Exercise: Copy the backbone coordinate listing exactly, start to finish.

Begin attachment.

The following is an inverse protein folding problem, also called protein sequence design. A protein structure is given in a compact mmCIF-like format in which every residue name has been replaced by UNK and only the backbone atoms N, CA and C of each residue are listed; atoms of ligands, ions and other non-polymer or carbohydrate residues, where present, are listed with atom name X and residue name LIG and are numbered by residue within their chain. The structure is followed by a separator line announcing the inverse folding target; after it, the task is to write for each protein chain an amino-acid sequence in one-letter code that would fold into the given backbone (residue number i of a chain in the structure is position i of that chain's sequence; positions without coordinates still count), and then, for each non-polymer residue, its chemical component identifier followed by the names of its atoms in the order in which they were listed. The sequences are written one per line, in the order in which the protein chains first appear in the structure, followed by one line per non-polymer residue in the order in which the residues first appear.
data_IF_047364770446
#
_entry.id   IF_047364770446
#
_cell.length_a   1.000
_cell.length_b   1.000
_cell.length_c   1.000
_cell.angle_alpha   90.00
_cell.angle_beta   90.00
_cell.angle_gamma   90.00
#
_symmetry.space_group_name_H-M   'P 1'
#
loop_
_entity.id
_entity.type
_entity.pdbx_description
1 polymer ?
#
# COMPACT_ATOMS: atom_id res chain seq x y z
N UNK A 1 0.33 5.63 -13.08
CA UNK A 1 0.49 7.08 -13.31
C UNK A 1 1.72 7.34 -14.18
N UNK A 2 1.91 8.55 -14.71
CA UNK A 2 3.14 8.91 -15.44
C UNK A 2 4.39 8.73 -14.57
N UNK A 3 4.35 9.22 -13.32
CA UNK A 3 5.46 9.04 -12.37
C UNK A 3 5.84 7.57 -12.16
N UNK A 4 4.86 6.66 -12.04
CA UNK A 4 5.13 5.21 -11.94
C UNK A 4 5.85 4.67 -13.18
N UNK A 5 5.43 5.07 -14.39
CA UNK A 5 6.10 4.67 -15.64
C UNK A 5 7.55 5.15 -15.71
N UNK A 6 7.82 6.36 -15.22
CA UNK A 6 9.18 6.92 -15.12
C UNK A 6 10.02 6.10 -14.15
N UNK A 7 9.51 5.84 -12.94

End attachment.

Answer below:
The following is an inverse protein folding problem, also called protein sequence design. A protein structure is given in a compact mmCIF-like format in which every residue name has been replaced by UNK and only the backbone atoms N, CA and C of each residue are listed; atoms of ligands, ions and other non-polymer or carbohydrate residues, where present, are listed with atom name X and residue name LIG and are numbered by residue within their chain. The structure is followed by a separator line announcing the inverse folding target; after it, the task is to write for each protein chain an amino-acid sequence in one-letter code that would fold into the given backbone (residue number i of a chain in the structure is position i of that chain's sequence; positions without coordinates still count), and then, for each non-polymer residue, its chemical component identifier followed by the names of its atoms in the order in which they were listed. The sequences are written one per line, in the order in which the protein chains first appear in the structure, followed by one line per non-polymer residue in the order in which the residues first appear.
data_IF_047364770446
#
_entry.id   IF_047364770446
#
_cell.length_a   1.000
_cell.length_b   1.000
_cell.length_c   1.000
_cell.angle_alpha   90.00
_cell.angle_beta   90.00
_cell.angle_gamma   90.00
#
_symmetry.space_group_name_H-M   'P 1'
#
loop_
_entity.id
_entity.type
_entity.pdbx_description
1 polymer ?
#
# COMPACT_ATOMS: atom_id res chain seq x y z
N UNK A 1 0.33 5.63 -13.08
CA UNK A 1 0.49 7.08 -13.31
C UNK A 1 1.72 7.34 -14.18
N UNK A 2 1.91 8.55 -14.71
CA UNK A 2 3.14 8.91 -15.44
C UNK A 2 4.39 8.73 -14.57
N UNK A 3 4.35 9.22 -13.32
CA UNK A 3 5.46 9.04 -12.37
C UNK A 3 5.84 7.57 -12.16
N UNK A 4 4.86 6.66 -12.04
CA UNK A 4 5.13 5.21 -11.94
C UNK A 4 5.85 4.67 -13.18
N UNK A 5 5.43 5.07 -14.39
CA UNK A 5 6.10 4.67 -15.64
C UNK A 5 7.55 5.15 -15.71
N UNK A 6 7.82 6.36 -15.22
CA UNK A 6 9.18 6.92 -15.12
C UNK A 6 10.02 6.10 -14.15
N UNK A 7 9.51 5.84 -12.94